Immigration

Dying Nauru refugee speaks out as Muslim leaders plead for transfer

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A major Shia Muslim body has urged Peter Dutton to allow an Afghan refugee to go to Australia for palliative care.

An Afghan refugee on Nauru who is dying from lung cancer has thanked supporters petitioning to have him spend his final days in Australian palliative care.

His message comes as a peak Shia Muslim body urges the federal government to be “brave” and allow him to be buried in Australia according to his religious beliefs.

Advocates say the Hazara man, known as Ali, has been told by medical experts he may only have weeks to live.

The case has prompted hundreds of doctors and thousands of Australians in separate petitions to call on Home Affairs Minister Peter Dutton to allow him to be brought onshore for palliative care.

Over 2,000 doctors have now signed an open letter pleading to Mr Dutton to bring him to Australia, saying Nauru was not an appropriate place for him to die.

“Australia has accepted this man as a legitimate refugee. This means Australia is obligated by International Conventions to care for his physical and mental health, whether he is on the mainland, or off shore,” the letter reads.

It’s understood the Home Affairs Department has offered to send Ali to Taiwan instead, but the Australian Medical Association says this won’t work for him.

“There is no Hazara community there, no family, no-one to translate, and no-one to perform the Shia Muslim rituals after his death,” the peak doctor’s lobby group said in a statement.

A separate petition from the Australian Women in Support of Women on Nauru group has garnered more than 23,000 signatures.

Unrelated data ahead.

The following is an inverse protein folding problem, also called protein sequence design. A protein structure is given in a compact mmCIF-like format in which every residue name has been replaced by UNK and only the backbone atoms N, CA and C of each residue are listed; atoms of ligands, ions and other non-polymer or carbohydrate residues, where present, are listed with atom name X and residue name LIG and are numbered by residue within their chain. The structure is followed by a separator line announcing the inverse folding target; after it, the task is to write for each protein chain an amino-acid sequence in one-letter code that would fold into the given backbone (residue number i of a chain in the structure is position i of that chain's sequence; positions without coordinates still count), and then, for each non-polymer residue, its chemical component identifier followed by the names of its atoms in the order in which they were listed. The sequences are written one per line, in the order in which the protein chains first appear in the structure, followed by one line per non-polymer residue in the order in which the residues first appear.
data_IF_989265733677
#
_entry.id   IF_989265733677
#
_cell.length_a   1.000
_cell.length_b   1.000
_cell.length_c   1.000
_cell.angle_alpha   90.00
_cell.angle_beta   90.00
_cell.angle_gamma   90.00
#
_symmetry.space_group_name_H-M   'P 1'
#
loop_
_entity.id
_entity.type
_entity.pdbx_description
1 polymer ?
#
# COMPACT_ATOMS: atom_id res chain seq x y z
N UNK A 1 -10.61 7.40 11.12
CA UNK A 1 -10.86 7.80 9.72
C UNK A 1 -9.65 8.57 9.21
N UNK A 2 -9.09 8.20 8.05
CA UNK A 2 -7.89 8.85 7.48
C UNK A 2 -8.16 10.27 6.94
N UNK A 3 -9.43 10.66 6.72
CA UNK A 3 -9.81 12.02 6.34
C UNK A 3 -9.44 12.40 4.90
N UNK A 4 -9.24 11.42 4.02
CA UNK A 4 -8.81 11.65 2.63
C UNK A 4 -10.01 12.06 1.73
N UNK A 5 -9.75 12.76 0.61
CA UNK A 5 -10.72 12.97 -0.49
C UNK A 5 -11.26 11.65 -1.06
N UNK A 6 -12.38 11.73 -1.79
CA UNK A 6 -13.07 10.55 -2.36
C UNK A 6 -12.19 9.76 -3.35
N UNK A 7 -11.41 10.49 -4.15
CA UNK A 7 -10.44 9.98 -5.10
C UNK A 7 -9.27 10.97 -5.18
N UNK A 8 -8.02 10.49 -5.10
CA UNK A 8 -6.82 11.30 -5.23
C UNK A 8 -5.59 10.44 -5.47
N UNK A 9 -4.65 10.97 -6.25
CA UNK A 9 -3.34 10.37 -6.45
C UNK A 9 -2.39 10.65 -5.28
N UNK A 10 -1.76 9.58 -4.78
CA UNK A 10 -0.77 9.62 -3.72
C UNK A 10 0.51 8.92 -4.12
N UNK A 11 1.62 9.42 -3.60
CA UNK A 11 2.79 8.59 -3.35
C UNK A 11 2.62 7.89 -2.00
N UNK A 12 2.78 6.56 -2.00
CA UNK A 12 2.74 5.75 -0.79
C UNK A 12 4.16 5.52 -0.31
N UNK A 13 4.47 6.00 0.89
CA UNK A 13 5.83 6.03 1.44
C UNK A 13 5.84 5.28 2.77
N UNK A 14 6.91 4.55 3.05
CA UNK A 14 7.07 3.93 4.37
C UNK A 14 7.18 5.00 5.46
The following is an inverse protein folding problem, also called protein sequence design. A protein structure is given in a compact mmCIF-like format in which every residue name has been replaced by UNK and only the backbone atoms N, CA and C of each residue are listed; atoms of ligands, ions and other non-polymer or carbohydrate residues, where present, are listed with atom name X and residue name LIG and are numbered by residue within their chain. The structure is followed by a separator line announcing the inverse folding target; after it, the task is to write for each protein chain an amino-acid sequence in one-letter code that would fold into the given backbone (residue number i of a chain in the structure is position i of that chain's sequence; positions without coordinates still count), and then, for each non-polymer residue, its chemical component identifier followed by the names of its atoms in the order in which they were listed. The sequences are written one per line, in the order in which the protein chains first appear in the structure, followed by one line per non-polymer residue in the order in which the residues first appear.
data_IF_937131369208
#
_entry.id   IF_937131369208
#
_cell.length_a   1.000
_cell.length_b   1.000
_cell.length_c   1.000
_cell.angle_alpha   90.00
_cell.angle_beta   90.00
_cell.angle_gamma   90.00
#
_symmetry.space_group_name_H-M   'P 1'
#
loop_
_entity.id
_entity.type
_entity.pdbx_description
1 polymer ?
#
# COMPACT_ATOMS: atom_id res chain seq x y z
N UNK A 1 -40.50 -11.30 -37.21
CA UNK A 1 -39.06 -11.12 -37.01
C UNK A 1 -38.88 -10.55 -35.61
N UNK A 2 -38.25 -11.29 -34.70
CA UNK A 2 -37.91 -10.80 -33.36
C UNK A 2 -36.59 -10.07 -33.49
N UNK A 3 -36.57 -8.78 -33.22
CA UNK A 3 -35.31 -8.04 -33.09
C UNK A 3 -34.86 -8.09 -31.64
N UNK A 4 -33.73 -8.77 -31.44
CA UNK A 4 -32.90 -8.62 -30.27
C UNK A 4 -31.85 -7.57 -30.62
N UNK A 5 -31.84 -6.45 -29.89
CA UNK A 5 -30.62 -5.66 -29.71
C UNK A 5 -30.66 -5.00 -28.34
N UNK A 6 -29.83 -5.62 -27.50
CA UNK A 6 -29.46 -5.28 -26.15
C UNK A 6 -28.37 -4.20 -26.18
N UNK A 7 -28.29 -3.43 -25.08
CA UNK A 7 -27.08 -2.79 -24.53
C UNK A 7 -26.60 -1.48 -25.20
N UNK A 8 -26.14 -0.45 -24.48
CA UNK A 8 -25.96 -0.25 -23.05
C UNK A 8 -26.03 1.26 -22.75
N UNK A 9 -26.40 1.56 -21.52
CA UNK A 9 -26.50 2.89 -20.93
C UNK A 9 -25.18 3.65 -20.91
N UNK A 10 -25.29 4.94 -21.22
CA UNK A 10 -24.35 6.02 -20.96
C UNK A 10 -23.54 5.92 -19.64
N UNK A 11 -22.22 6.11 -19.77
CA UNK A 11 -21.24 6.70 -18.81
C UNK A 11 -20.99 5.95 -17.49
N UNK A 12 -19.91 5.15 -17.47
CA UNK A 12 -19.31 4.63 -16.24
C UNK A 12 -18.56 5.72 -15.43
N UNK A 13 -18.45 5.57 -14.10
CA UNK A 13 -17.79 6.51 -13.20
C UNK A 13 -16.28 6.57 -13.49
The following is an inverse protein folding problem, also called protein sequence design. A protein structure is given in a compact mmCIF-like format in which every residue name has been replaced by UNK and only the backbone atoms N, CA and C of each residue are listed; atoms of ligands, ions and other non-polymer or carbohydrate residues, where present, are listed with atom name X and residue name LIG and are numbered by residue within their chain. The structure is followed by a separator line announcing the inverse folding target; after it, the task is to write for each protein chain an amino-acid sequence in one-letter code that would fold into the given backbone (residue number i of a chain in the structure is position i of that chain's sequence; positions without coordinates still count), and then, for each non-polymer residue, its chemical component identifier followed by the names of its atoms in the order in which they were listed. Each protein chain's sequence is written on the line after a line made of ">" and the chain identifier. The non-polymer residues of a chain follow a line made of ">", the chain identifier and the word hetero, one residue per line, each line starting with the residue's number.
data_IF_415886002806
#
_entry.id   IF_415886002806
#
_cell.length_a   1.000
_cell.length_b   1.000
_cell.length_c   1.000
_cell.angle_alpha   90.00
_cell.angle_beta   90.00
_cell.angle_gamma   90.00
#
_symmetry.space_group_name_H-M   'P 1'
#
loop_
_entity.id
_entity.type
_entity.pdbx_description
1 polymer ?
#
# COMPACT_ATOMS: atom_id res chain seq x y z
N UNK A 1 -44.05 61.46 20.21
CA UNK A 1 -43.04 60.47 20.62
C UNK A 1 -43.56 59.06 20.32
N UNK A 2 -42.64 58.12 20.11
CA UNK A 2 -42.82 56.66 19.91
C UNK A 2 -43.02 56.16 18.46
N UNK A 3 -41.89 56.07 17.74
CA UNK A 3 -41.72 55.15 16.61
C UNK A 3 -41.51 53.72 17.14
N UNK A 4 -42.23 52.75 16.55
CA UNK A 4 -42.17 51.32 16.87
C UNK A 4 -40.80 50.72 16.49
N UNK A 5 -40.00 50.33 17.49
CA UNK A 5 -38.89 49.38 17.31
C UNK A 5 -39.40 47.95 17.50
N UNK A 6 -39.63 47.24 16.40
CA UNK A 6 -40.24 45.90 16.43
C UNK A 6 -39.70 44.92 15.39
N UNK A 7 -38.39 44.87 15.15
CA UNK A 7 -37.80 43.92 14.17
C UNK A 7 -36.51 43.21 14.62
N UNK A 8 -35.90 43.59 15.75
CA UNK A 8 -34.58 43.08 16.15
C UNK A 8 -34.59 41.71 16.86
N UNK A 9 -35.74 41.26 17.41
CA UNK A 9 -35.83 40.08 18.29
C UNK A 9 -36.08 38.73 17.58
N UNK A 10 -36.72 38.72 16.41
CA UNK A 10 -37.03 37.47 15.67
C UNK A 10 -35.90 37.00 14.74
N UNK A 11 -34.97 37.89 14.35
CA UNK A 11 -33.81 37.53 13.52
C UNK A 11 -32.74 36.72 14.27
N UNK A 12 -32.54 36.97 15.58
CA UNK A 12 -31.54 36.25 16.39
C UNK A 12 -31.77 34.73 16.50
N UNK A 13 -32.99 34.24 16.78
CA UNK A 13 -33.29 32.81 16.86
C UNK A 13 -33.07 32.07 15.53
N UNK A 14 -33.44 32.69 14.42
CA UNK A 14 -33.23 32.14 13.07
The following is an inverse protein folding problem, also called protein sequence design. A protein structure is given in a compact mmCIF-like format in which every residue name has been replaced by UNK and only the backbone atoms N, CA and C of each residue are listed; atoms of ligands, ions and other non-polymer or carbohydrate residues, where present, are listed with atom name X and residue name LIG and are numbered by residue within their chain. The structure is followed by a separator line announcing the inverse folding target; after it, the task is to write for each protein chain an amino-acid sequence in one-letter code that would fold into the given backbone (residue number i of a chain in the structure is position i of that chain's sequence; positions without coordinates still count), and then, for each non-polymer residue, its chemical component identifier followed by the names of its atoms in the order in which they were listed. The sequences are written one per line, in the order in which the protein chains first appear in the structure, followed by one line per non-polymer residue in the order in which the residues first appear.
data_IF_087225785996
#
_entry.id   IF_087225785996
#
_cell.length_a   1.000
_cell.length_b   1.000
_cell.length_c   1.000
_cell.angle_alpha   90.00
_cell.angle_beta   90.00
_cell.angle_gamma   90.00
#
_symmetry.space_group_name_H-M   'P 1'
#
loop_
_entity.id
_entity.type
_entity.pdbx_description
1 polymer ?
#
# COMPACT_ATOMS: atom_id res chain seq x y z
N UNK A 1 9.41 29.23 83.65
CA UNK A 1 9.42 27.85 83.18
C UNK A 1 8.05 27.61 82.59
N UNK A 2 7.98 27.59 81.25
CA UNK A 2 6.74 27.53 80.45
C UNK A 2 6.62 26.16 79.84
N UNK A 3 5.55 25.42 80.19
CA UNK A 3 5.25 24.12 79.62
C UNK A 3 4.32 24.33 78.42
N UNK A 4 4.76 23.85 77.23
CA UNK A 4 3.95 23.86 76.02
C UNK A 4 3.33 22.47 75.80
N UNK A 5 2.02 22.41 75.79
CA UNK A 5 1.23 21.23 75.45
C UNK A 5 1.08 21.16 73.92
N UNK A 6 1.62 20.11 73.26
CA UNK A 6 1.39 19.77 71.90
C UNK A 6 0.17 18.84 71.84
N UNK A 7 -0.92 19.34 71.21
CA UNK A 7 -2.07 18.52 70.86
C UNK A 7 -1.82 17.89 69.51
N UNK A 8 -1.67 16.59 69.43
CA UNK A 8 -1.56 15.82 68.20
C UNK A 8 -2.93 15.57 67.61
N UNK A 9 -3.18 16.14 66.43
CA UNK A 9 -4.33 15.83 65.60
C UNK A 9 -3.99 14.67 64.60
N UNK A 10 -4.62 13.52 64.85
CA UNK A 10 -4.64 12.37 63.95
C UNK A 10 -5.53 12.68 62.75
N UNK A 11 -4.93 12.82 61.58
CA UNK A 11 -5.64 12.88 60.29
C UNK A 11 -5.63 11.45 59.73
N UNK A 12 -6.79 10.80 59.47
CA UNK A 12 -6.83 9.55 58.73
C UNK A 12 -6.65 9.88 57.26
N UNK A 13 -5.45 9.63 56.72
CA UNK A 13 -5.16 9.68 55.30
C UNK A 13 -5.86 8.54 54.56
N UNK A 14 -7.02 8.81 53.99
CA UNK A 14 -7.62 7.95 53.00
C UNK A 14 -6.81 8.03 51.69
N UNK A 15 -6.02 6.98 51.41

Ali has issued a statement through refugee advocates thanking supporters.

“The news about the petition supporting me, so many people, has made me very happy and given me some hope.

“I will pray for all the good people. I can't do anything else."

The Supreme Islamic Shiite Council of Australia has urged the government not to treat the case as a political but humanitarian one.

The Council's Sheikh Kamal Mousselmani says Ali’s wishes to have a Shia burial should be respected.

“If he knows that he is not going to be buried in a religious way (he would believe) his soul won’t be rested in peace,” he told SBS News.

“We urge the minister Peter Dutton to take a brave approach to bring Ali onshore.”

A spokesperson for the Home Affairs Department said it would not comment on individual cases.

“Medical transfer decisions occur on a case-by-case basis according to clinical need, in consultation with the contracted health services provider and the Government of Nauru,” the spokesperson said in a statement to SBS News.

“Medical transfers are only undertaken with the permission of the individual.”

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